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-   -   Fascia cover filled with water/ice causing leaks (http://www.diychatroom.com/f9/fascia-cover-filled-water-ice-causing-leaks-16885/)

brianbh 02-10-2008 04:54 PM

Fascia cover filled with water/ice causing leaks
 
1 Attachment(s)
I have water leaking inside my fascia cover and then through a seam in the fascia board and behind the fascia into the soffit cavity, then coming out the soffit vents. I never had a problem in the ten years I had my reroof without the fascia cover in place. My attic ventilation is excellent.

This mess started last summer when I asked how I could remove a rotted/warped fascia board that had nails going into the top edge from the roof sheathing above. I could not get at those nails because the reroof drip edge dropped down a couple of inches over the top of the fascia board. There was no way to get a cutting tool in there without cutting all or part of the reroof drip edge away. Then the drip edge could be replaced, I figured.

Instead, a vinyl/aluminum cover for the fascia was recommended. They cut off the bottom four inches of the bad fascia, and nailed up a new four inches, so I now have a seam all across my fascia board. This seam was not sealed, and it is now covered by the aluminum/vinyl trim.

You can see in the first picture that I have water running from behind the reroof drip edge over the fascia cover. I show the level of the seam that I described.

You can see in the second picture, from the rear of the fascia, there is water leaking from the soffit down into the fascia cover. You can see the top of the trim cover. It does not run up to the level of the soffit. There is about a 1/2 inch gap there. I discovered ice a quarter inch thick completely filling up the rear of the fascia cover. It made the fascia cover bulge out quite a bit. There was also ice behind the front cover of the fascia, running from the bottom to above the seam in the fascia that I describe.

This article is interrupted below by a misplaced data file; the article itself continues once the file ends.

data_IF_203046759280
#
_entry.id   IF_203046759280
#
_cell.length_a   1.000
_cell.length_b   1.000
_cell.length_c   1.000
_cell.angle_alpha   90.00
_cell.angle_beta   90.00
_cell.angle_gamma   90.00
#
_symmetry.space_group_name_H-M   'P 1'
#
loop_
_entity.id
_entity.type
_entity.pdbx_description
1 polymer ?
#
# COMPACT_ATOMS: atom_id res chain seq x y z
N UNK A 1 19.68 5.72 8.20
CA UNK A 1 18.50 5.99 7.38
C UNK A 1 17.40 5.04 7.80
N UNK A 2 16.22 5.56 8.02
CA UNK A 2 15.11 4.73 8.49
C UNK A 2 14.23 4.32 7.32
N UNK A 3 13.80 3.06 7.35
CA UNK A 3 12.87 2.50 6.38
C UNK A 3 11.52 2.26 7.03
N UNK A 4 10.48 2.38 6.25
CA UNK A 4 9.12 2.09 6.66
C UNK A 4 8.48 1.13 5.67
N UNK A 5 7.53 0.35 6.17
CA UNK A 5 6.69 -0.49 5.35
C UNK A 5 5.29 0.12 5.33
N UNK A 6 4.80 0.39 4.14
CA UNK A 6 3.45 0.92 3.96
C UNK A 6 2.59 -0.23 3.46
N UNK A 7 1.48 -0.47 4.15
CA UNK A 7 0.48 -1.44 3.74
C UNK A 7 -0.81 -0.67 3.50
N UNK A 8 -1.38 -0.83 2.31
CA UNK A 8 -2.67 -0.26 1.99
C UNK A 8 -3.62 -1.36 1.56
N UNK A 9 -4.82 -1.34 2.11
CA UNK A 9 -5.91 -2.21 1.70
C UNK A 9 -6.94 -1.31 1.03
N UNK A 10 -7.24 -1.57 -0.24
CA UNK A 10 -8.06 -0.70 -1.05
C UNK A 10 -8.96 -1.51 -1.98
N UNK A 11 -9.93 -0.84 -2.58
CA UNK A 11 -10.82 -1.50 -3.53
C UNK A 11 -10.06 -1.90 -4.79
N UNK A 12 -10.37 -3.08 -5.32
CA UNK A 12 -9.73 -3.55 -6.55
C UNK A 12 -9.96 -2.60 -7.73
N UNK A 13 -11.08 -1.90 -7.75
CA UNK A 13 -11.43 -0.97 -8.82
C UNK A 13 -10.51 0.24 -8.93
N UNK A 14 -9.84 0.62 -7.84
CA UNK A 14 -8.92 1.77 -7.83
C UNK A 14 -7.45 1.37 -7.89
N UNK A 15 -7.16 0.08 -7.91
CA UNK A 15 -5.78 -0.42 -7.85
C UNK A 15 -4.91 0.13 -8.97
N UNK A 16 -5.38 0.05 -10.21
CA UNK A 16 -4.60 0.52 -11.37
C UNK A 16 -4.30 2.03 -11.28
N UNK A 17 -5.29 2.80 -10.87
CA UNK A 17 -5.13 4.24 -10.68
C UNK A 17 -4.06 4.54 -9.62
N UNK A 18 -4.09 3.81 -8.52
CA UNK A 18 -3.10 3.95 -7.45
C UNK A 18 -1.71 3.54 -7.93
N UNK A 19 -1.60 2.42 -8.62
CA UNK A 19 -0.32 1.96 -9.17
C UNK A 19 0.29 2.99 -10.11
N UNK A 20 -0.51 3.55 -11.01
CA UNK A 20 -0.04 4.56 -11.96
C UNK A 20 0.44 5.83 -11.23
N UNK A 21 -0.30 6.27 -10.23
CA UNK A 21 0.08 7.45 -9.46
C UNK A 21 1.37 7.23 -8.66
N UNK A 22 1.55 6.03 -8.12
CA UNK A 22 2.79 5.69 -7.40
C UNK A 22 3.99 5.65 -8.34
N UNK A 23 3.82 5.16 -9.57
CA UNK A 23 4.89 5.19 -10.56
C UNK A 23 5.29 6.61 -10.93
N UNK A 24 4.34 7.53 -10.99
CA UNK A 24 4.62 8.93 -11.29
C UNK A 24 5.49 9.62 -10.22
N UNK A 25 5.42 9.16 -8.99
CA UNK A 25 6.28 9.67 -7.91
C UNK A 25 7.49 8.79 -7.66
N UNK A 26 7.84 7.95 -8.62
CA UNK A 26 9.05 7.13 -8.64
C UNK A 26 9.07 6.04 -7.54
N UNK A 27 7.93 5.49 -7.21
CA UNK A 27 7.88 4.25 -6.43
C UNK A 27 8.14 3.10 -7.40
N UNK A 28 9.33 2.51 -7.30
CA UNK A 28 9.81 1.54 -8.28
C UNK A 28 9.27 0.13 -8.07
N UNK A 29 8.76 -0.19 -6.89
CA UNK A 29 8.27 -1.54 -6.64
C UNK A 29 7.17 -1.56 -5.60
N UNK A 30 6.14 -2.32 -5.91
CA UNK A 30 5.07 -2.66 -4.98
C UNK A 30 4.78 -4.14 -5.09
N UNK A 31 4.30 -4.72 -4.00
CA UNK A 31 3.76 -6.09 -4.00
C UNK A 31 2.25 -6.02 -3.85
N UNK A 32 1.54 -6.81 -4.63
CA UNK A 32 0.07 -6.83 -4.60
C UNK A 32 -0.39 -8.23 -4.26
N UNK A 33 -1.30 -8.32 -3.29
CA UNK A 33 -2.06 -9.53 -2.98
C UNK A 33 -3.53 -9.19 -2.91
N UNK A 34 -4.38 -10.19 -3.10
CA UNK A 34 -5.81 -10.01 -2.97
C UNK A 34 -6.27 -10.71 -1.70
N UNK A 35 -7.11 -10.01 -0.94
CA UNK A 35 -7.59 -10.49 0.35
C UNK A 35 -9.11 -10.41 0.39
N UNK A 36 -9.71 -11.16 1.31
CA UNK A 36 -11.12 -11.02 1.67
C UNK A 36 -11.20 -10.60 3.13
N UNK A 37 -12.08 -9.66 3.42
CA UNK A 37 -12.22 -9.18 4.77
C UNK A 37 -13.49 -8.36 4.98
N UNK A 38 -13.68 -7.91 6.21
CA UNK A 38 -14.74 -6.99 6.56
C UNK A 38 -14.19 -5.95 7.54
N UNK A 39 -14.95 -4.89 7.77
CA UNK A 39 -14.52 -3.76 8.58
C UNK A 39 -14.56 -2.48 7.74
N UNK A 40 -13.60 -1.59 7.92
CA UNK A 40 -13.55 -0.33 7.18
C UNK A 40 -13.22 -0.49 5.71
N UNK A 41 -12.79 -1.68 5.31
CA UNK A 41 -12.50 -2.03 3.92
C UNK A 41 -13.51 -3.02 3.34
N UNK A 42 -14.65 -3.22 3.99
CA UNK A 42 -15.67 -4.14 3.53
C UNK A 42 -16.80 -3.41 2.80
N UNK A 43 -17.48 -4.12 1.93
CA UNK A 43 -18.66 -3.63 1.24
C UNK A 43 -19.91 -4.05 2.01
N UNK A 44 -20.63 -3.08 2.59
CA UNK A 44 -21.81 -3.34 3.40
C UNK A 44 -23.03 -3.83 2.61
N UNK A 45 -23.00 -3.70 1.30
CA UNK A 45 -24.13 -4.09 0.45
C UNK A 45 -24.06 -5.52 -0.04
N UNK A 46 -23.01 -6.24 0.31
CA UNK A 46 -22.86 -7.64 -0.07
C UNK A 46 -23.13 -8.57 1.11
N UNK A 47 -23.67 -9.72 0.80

You can see in the third picture water/ice running down into the fascia cover, as well as water/ice coming out from the seam where the sections come together.


The diagram gives you an idea of the cross section of what I have.
I suspect that the cover was somehow installed incorrectly. There is a good chance that the cover was not tucked under the original roof's "overhanging drip edge". Mainly because it is tough to work inside an area that you can't see in, or get your hands in.

There is also a good chance that solid paper wasp nest, that packs the area inside the reroof drip edge, is a part of the problem.

I can see how the gap above the cover below the soffit (shown from the rear view), can be a problem.

The same contractor that did my reroof ten years ago, did my fascia repair/cover project last summer.

I have been told by one person that I have a wicking problem that was introduced by putting in the fascia cover. There was no wicking problem before the fascia cover, when it was just a wood fascia.

What do you suspect the contractor may not have done as well as he should/could have?

The contractor is not sure what is causing the problem.

What do you suspect it will take to fix this?

Click on the picture for larger image.

Thanks,
Brian

big daddy-o 02-10-2008 05:20 PM

it could be ice damming, warm air is escaping to atticmelts ice or snow on roof . water rolls down to cold unheated overhang and freezes. over time it starts to back up forming thick ice on overhang edge, meanwhile heat is still escaping and melting more ice and snow water has no where to go except in seams of shingles causing leaks. Ice and water shield 3' up on eve edge would help control this if thats the problem

Ed the Roofer 02-10-2008 05:30 PM

I am suspecting that the new drip edge flashing was just pushed into position under the top exposed course of shingles.

If that is the case, then every 3 feet where each shingle butts up to the next one, there is the gap between the shingles. Since the metal edging does not go far enough up to get past the approximate 5" vertical seam or gap between each shingle, the melted snow and moisture is flowing down on top of the original roof layer and then it can and wil flow under the new sheet metal and continue to flow into and behind the fascia board.

Also, if the reroof top layer of shingles are a 3-Tab shingle, the slot cut outs wil alow this moisture entry every 12" instead of only at the 3 foot butt ends as well. Your pictures did not show a cloe up of the top of the shingles where they overlap the new sheet metal drip edge, so I could not tell that for sure.

Ed

the roofing god 02-11-2008 10:08 AM